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Some Uzbeks are speaking out about Russia's war in Ukraine

MARY LOUISE KELLY, HOST:

Vladimir Putin's war on Ukraine could hardly matter more to the nations of Central Asia. Like Ukraine, they're also former Soviet republics and they, too, are in what Russia regards as its sphere of influence. So you might think the conflict was something everyone there would want to talk about, but it's a little more complicated than that, as NPR's Philip Reeves discovered during a visit to the capital of Uzbekistan.

PHILIP REEVES, BYLINE: Traders in this huge market in Tashkent chat happily about the spices, fruit and slabs of mutton piled high before them.

UNIDENTIFIED PERSON: (Non-English language spoken).

REEVES: These are legs.

UNIDENTIFIED PERSON: (Non-English language spoken).

REEVES: They eagerly offer advice on where to eat plov, a national favorite made with rice and meat. Yet if you mention the war...

FATKHULLA RAHMATULLAYEV: (Non-English language spoken).

REEVES: "I don't discuss politics," says Fatkhulla Rahmatullayev from behind a stall laden with sausages. "We have specialists who deal with that." Uzbekistan's history of Soviet rule and then, after independence, dictatorship has left people here fearful of airing their views in public, yet some Uzbeks are speaking out, and their country is listening.

NIKITA MAKARENKO: I have the most popular blog in Russian language in Uzbekistan. It is a Telegram channel.

REEVES: Nikita Makarenko is a journalist, playwright, moviemaker and civil society campaigner. He's 34. His family was originally from Ukraine but has been in Uzbekistan for two generations.

MAKARENKO: I love my motherland. I love Uzbekistan, and I consider it my home. If I see something is going wrong, something should be fixed, I do it.

REEVES: When Russia invaded Ukraine on February the 24, Makarenko realized something had gone very wrong.

MAKARENKO: Everybody was totally shocked. We just couldn't believe it happened. I couldn't believe it's real. Then I carefully started to say what I think about the situation.

REEVES: Saying what you think isn't easy in Uzbekistan. The country of some 35 million is divided between those who support Russia and those who don't. Political and economic ties with Moscow run deep. Uzbekistan's government says it's neutral, although it hasn't endorsed the invasion or Russia's claims to parts of eastern Ukraine. Official comment is kept to a minimum. State-run media is censored.

ASADULLA KHAMIDULLAKHONOV: It's very hard to know the truth.

REEVES: Do you want to know more, if you could?

KHAMIDULLAKHONOV: Of course. Why not?

REEVES: Asadulla Khamidullakhonov is a business management graduate, age 23. He's drinking tea in a Tashkent cafe. He says he doesn't trust the TV news, including the English-language channels he's seen.

KHAMIDULLAKHONOV: All of them are biased, I think. They don't want provide enough information to our nation.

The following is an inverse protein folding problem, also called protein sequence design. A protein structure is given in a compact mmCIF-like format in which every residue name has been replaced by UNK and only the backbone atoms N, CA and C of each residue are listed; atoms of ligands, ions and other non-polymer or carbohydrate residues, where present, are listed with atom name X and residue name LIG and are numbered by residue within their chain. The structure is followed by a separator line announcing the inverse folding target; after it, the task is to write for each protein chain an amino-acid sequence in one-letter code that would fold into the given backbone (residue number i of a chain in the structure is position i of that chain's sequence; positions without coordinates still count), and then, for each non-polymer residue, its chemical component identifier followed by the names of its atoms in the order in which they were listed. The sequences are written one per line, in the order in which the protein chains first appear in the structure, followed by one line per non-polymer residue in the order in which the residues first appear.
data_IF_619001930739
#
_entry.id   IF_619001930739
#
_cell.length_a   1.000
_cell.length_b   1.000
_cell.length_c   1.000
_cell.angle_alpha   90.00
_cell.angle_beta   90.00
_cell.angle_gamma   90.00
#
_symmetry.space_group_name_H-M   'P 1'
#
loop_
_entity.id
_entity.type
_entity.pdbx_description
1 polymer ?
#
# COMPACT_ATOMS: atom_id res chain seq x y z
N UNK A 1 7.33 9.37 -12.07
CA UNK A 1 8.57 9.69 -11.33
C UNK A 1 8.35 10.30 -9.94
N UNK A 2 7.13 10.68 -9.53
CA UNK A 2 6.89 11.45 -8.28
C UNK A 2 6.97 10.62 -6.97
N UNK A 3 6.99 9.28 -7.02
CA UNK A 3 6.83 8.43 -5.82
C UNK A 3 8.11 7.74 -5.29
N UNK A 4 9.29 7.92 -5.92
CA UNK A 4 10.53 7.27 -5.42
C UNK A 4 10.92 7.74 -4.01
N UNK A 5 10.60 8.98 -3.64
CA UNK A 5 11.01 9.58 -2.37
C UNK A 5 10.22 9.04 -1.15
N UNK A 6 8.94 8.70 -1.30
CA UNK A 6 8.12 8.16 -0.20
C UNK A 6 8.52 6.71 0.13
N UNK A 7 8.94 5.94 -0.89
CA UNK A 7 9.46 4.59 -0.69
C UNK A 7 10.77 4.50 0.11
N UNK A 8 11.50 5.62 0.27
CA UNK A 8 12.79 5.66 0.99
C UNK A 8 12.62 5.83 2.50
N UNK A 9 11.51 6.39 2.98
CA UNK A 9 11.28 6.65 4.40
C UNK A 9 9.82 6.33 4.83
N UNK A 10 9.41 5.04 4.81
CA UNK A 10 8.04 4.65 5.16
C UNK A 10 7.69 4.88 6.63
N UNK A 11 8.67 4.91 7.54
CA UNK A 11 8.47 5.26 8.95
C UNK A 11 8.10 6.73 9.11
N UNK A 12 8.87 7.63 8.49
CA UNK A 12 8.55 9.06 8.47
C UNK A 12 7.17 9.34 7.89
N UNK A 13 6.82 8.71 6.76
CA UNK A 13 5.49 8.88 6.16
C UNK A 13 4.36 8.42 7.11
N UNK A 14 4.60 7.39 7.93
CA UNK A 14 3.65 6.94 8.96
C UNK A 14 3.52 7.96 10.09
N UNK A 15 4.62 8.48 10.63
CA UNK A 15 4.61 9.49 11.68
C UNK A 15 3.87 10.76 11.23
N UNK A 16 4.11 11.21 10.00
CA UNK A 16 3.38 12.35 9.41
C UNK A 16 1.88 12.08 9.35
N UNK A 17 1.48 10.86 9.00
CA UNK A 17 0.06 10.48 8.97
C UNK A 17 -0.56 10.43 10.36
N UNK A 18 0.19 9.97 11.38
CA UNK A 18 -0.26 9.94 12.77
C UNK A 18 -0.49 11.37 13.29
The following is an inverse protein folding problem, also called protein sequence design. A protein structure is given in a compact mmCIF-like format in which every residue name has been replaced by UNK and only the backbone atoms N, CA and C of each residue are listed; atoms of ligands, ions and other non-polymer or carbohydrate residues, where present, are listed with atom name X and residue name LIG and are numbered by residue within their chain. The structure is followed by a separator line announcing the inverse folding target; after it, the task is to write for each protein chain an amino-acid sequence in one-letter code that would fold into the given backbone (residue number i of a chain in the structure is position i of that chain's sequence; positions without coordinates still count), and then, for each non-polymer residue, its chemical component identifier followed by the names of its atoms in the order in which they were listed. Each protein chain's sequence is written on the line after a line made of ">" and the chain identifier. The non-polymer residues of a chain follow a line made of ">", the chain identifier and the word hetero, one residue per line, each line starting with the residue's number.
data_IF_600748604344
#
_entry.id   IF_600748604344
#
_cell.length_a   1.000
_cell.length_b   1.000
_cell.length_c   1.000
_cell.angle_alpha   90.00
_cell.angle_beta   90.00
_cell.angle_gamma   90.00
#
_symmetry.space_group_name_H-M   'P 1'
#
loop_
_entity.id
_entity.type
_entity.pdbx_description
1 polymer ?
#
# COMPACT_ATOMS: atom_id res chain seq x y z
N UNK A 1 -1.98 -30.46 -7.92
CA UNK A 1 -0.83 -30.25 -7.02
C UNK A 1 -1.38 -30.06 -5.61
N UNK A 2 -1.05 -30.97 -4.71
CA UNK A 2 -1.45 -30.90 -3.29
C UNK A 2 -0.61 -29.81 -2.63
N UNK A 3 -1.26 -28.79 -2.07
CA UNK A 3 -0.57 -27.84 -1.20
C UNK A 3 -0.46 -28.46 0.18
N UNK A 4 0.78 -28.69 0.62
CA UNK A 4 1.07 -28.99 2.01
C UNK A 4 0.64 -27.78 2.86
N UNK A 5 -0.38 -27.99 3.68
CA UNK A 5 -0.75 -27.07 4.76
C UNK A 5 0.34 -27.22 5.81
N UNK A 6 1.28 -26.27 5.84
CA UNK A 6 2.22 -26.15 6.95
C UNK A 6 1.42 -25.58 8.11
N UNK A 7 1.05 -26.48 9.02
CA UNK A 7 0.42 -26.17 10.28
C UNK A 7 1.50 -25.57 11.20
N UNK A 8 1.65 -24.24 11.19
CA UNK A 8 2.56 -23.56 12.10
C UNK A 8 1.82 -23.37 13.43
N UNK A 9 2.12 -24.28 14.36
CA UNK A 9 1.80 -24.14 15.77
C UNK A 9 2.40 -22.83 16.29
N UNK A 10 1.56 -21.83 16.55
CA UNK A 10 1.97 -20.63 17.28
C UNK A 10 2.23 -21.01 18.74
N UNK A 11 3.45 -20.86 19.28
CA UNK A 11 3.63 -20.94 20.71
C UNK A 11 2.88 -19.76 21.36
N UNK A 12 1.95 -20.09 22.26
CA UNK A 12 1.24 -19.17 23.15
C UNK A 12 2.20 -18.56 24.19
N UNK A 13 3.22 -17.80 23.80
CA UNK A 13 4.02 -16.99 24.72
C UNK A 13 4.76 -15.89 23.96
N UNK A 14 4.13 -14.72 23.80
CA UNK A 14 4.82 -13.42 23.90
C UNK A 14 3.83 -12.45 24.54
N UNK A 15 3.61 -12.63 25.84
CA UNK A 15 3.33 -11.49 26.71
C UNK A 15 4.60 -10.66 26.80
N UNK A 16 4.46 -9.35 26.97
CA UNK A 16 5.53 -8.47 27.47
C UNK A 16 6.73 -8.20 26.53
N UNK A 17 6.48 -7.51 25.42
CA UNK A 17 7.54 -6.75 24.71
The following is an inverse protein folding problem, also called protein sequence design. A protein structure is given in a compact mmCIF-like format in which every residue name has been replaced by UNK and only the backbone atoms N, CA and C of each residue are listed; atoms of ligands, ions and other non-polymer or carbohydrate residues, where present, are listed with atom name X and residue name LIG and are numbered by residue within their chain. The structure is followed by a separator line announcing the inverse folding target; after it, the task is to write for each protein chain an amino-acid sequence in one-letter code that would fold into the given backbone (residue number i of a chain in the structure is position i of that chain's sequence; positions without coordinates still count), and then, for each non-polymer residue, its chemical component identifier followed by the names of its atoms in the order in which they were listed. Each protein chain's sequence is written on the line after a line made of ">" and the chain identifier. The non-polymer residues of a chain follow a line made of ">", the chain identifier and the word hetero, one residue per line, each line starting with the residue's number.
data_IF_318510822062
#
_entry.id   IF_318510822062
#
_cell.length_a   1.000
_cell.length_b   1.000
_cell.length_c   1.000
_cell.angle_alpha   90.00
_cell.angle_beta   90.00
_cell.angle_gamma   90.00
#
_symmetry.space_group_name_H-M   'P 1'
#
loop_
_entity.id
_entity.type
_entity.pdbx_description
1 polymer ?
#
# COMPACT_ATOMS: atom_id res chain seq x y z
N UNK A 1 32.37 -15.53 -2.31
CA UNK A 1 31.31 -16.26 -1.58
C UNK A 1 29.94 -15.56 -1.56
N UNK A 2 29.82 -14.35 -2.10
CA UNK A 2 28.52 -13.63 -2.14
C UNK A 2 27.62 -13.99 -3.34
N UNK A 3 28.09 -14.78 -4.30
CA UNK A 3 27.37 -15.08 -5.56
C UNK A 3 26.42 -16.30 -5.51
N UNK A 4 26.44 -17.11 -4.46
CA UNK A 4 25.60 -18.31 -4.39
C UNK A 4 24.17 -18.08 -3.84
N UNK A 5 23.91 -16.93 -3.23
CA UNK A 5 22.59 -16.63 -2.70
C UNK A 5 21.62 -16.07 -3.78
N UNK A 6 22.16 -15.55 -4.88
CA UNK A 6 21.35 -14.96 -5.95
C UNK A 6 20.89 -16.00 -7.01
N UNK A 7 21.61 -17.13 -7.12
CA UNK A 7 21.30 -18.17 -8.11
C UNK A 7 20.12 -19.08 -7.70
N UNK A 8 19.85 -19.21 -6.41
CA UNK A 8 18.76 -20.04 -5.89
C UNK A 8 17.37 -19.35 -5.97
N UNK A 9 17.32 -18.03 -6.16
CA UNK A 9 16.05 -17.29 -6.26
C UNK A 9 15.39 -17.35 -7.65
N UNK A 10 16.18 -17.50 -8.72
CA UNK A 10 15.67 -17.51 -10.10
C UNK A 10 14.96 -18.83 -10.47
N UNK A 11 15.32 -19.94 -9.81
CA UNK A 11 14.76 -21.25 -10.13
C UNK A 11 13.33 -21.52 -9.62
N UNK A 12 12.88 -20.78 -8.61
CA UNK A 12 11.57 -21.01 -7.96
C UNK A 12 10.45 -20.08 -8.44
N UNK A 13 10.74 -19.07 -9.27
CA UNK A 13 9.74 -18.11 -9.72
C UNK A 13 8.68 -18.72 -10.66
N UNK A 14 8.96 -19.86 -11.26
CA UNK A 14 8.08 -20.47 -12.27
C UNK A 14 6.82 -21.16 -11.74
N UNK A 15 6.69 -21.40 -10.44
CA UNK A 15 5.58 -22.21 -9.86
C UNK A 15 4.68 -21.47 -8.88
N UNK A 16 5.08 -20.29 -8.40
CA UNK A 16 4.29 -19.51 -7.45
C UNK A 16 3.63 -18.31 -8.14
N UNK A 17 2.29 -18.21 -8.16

REEVES: Yet commentators like Makarenko are being allowed to operate freely. Some even directly challenge the government's position on the war.

ABDULLA ABDUKADIROV: We said, we are neutral. What does that mean? What does it mean?

REEVES: That's Abdulla Abdukadirov, an economist and former government official who also has a Telegram channel.

ABDUKADIROV: How can be neutral to the killing of people, innocent people, the killing of kids, invasion of the territories by the other country? I cannot be neutral.

REEVES: A few years ago, that would have been dangerous talk. Uzbekistan was a full-on dictatorship run by a former Soviet-era Communist Party chief, President Islam Karimov. Opponents of the regime faced assassination or jail. When Karimov died in 2016, his prime minister, Shavkat Mirziyoyev, took over and cautiously began to relax the rules.

DILFUZA KUROLOVA: I'm freely speaking about human rights - of course, maybe not too much.

REEVES: Dilfuza Kurolova is a human rights lawyer, age 32.

KUROLOVA: But anyway, speaking any kind of critique to the government, to the system, or raising some issues on human rights - I think this is a big step forward.

REEVES: Kurolova says there are commentators who are paid to lobby or to spread misinformation.

KUROLOVA: But I think in majority of cases, we have very strong community of bloggers who actually telling what is happening and giving different alternatives.

REEVES: She thinks Uzbekistan's government allows such people to operate because it finds them useful.

KUROLOVA: The government is, like, looking to bloggers as the bridge between people and the government.

REEVES: The relationship between the government and bloggers is fragile. Nikita Makarenko says he isn't feeling any government pressure for now.

MAKARENKO: But let's be fair, 100%. As any professional journalist, I know where is the red line. If I cross the red line, maybe I will feel this pressure.

REEVES: Makarenko says he is under pressure but from another source - from Russia. And this is orchestrated, he says, by Russia's security services.

MAKARENKO: They send me constant threats like, we will kill you. We will stab you. Absolutely crazy threats.

REEVES: This won't stop Makarenko speaking out. He believes he has no choice.

MAKARENKO: If you keep your mouth shut about the war, someone from abroad fill the vacuum, and you don't control your informational field any more. So you just lose the battle.

REEVES: His battle, he says, is to convey one message above all.

MAKARENKO: I always write in my blogs that Ukrainia (ph) also fights for us. If Ukrainia lose the war, we are the next.

REEVES: Philip Reeves, NPR News, Tashkent.

(SOUNDBITE OF MUSIC) Transcript provided by NPR, Copyright NPR.

Philip Reeves is an award-winning international correspondent covering South America. Previously, he served as NPR's correspondent covering Pakistan, Afghanistan, and India.